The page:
Mill Creek’s Chapin: Take More Risk With QE3
September 12, 2012
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Ludwig: So is it fair to say that you hew to a type of index investing philosophy, that you’re of the mind that alpha is nothing more than well-timed beta?
Chapin: That’s good! It may sound as if we sort of speak out of both sides of our mouth when I say that we get the beta cheaply using a core of ETFs and that we also think we can identify some active managers who will add alpha—excess returns—over time. But we’ve had some success in following such an approach. So, we do that at the margin.
In fixed income, we have been less active in using ETFs. We use mutual funds, depending on the client, and we also work with separate account bond managers to construct individual portfolios for our clients. In the municipal bond space, where we have a lot of money invested, we employ a money manager who picks individual bonds and structures portfolios for clients.
That’s also true in the taxable bond space, where we use actively managed mutual funds or separate accounts. The big problem with index funds in this space is that they’re going to be heavily weighted in Treasurys or, in the case of high-yield ETFs, heavily concentrated in a small number of bonds.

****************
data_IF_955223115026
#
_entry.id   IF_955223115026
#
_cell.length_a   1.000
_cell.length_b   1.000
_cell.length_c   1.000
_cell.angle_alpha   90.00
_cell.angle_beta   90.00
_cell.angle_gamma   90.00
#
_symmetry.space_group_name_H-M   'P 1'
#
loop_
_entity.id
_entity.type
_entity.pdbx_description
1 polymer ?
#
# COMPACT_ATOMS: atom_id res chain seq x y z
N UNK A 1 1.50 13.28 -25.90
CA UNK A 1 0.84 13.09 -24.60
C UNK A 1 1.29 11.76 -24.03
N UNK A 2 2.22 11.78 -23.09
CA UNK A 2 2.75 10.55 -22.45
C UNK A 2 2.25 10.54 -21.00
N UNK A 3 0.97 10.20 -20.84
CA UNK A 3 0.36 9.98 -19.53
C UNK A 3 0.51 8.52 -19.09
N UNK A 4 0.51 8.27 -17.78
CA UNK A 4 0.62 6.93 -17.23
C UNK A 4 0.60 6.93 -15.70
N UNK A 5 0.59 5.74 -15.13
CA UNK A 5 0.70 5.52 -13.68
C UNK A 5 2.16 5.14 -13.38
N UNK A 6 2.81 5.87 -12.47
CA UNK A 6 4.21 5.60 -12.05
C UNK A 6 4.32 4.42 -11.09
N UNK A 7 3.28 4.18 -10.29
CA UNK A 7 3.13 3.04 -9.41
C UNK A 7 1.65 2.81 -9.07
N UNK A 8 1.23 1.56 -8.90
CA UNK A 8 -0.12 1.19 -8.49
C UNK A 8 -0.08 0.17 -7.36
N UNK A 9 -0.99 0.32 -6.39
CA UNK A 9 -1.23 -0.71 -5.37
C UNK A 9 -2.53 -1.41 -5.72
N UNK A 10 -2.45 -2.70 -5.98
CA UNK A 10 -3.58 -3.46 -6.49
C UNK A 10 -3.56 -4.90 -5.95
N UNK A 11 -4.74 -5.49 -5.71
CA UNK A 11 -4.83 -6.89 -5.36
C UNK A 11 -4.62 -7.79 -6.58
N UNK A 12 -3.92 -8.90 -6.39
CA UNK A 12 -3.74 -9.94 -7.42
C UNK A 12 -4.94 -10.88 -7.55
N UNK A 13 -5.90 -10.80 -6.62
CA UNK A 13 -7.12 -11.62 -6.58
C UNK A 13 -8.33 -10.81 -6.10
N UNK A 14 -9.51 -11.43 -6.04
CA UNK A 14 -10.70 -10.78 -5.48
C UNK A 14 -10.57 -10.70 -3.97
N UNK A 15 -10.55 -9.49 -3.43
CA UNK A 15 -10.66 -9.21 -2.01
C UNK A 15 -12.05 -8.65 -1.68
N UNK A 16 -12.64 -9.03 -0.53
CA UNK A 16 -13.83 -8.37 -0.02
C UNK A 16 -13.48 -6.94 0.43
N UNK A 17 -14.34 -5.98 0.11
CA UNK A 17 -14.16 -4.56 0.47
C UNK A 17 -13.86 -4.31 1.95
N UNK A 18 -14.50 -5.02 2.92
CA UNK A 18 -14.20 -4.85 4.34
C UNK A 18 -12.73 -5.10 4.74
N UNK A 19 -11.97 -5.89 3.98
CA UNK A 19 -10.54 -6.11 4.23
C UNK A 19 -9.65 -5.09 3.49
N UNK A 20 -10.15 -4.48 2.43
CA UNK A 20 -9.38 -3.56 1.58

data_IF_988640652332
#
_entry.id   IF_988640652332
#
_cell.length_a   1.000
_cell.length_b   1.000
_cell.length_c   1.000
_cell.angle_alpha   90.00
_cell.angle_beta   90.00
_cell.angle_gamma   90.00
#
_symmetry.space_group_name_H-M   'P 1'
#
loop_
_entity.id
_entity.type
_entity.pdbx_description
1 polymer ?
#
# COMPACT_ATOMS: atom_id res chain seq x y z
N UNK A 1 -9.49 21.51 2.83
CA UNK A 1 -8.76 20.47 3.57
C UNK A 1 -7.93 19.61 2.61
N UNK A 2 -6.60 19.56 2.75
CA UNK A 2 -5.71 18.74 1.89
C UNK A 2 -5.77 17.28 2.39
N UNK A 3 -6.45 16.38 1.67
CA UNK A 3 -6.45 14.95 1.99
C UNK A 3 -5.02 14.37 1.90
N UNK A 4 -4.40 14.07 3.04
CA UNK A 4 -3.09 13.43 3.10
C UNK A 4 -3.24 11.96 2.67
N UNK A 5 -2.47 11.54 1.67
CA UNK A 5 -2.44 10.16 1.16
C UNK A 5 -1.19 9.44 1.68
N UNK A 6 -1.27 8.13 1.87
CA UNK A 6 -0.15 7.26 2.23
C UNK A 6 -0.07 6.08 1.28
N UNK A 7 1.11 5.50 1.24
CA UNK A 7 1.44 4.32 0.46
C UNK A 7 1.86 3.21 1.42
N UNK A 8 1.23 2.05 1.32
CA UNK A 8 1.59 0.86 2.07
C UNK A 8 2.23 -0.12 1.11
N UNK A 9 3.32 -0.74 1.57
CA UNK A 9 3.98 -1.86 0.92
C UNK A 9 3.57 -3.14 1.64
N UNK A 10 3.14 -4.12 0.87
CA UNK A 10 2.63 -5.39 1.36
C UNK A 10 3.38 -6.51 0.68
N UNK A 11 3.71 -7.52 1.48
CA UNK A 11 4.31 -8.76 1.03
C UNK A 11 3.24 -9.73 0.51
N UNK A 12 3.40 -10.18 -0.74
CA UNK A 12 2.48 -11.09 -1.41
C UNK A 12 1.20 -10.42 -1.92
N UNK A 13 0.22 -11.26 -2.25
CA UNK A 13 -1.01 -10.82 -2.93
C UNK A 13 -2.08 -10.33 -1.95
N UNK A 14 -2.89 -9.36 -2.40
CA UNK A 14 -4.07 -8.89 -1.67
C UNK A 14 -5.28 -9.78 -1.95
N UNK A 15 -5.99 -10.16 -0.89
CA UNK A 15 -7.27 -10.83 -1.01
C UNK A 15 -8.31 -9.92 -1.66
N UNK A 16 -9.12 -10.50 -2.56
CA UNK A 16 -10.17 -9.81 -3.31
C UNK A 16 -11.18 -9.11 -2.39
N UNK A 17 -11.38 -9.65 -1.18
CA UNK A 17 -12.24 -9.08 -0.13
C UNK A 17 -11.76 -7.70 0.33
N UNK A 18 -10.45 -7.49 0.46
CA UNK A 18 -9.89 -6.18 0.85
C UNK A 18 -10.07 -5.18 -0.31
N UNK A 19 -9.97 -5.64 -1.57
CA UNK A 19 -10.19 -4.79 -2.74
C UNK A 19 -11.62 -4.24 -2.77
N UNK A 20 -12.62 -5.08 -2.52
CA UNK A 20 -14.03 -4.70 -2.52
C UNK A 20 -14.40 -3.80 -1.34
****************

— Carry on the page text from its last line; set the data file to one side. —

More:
Ludwig: As far as the U.S. economy in general, how would you characterize your views generally? On one hand, there are people like Paul Krugman at the New York Times, who say that there wasn’t enough stimulus at the outset. And, on the other hand, you’ve got guys like Ed Yardeni, who say they wish Ben Bernanke would just take a vacation.
Chapin: In general, it’s been a less robust recovery than we all would have hoped for. But let’s all remember that it was a particularly deep and dangerous recession. So, we were saying a couple years ago that it was going to take a while to climb out of this, and I think that’s proving to be the case. We’re not worried about the idea of a double-dip recession.
But also, it’s hard to get optimistic that, all of a sudden we’ll get 3 percent economic growth given the problems with the European economy and the apparent slowdown in Asia, particularly China. We’re all kind of muddling through. The bottom line is everybody, including ourselves, is saying, “Well, Congress isn't going to do anything until January. And tax rates are going up, and spending is going down automatically unless they do something.” And obviously, that’s bad and would cause us to fall back into a recession. So they will, of course, do something constructive. They have to!
Ludwig: So you're cautiously optimistic, time being the crucial variable?
Chapin: Time and a return of sanity being the crucial variables. It’s hard to be totally optimistic that the current acrimony will go away immediately following the November elections. But the eternal optimist in me hopes that some sort of rationality and spirit of compromise prevails in the interest of the greater good.
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